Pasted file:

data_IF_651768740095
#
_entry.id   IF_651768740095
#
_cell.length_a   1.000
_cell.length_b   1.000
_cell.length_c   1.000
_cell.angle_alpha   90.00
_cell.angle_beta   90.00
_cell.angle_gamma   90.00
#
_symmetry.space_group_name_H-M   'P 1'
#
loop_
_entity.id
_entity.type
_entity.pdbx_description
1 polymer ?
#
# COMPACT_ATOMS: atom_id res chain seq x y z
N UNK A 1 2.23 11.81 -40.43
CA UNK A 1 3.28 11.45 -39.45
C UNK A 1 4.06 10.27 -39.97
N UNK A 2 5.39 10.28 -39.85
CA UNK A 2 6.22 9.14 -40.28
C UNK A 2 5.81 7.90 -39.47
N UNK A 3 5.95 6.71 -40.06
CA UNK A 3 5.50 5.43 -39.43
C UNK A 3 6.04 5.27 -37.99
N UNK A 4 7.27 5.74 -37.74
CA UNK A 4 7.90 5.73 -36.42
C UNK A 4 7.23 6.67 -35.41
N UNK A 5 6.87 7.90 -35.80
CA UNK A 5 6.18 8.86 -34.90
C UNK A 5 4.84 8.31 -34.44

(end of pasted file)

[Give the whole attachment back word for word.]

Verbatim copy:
data_IF_651768740095
#
_entry.id   IF_651768740095
#
_cell.length_a   1.000
_cell.length_b   1.000
_cell.length_c   1.000
_cell.angle_alpha   90.00
_cell.angle_beta   90.00
_cell.angle_gamma   90.00
#
_symmetry.space_group_name_H-M   'P 1'
#
loop_
_entity.id
_entity.type
_entity.pdbx_description
1 polymer ?
#
# COMPACT_ATOMS: atom_id res chain seq x y z
N UNK A 1 2.23 11.81 -40.43
CA UNK A 1 3.28 11.45 -39.45
C UNK A 1 4.06 10.27 -39.97
N UNK A 2 5.39 10.28 -39.85
CA UNK A 2 6.22 9.14 -40.28
C UNK A 2 5.81 7.90 -39.47
N UNK A 3 5.95 6.71 -40.06
CA UNK A 3 5.50 5.43 -39.43
C UNK A 3 6.04 5.27 -37.99
N UNK A 4 7.27 5.74 -37.74
CA UNK A 4 7.90 5.73 -36.42
C UNK A 4 7.23 6.67 -35.41
N UNK A 5 6.87 7.90 -35.80
CA UNK A 5 6.18 8.86 -34.90
C UNK A 5 4.84 8.31 -34.44